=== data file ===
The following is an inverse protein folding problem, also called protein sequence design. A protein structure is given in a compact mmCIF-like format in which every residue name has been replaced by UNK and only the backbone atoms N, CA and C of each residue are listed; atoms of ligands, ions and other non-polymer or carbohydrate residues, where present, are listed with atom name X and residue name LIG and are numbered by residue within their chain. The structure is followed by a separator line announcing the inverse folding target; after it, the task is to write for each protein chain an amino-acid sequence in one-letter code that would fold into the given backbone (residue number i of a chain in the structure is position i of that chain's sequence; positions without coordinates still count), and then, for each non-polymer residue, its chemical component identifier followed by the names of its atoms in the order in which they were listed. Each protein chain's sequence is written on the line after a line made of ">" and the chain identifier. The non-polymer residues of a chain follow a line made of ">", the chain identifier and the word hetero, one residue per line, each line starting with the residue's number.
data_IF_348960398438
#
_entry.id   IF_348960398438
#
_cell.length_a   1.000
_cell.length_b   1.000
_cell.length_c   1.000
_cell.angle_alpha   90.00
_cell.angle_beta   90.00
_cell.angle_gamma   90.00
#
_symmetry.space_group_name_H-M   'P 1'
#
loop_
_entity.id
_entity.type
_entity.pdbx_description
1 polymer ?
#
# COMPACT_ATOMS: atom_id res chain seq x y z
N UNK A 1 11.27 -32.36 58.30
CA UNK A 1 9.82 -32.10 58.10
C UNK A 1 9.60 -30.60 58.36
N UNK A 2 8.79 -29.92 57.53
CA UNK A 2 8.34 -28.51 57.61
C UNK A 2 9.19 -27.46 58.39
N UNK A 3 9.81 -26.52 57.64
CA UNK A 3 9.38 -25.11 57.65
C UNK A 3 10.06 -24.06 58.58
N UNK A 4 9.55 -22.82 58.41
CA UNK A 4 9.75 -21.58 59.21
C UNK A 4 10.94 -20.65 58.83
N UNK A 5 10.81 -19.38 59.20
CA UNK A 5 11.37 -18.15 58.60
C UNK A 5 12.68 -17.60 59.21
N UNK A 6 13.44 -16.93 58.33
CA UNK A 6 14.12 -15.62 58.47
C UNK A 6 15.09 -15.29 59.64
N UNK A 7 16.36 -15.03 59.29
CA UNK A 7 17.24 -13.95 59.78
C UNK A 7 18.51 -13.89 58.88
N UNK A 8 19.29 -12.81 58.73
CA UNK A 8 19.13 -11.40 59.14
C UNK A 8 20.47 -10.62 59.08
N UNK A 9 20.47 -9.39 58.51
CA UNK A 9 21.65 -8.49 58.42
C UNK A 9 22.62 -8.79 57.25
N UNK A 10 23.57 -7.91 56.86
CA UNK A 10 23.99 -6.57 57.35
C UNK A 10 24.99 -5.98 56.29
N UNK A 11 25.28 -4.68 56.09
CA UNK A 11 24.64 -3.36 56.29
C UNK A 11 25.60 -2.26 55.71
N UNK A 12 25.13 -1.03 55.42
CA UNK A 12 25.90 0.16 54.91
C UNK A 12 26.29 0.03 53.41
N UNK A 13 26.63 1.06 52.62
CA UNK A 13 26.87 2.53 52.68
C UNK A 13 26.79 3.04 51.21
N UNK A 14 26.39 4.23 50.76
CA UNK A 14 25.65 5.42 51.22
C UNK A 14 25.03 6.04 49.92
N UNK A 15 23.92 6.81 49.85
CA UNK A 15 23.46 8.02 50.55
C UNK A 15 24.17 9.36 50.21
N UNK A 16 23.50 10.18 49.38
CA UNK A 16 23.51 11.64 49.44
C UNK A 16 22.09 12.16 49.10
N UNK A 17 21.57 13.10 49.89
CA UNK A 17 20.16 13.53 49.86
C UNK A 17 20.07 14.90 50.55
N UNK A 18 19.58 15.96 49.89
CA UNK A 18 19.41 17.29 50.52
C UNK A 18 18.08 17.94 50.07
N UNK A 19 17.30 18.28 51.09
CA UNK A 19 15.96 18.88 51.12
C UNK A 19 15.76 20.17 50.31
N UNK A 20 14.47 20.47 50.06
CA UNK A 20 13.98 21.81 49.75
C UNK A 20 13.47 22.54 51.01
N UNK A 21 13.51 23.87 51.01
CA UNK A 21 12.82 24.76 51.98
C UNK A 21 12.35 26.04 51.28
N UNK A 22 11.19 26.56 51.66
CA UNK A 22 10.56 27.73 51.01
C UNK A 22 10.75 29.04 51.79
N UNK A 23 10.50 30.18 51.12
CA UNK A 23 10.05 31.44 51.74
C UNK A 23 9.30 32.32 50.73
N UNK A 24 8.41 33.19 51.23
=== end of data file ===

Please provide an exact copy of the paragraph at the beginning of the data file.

The following is an inverse protein folding problem, also called protein sequence design. A protein structure is given in a compact mmCIF-like format in which every residue name has been replaced by UNK and only the backbone atoms N, CA and C of each residue are listed; atoms of ligands, ions and other non-polymer or carbohydrate residues, where present, are listed with atom name X and residue name LIG and are numbered by residue within their chain. The structure is followed by a separator line announcing the inverse folding target; after it, the task is to write for each protein chain an amino-acid sequence in one-letter code that would fold into the given backbone (residue number i of a chain in the structure is position i of that chain's sequence; positions without coordinates still count), and then, for each non-polymer residue, its chemical component identifier followed by the names of its atoms in the order in which they were listed. Each protein chain's sequence is written on the line after a line made of ">" and the chain identifier. The non-polymer residues of a chain follow a line made of ">", the chain identifier and the word hetero, one residue per line, each line starting with the residue's number.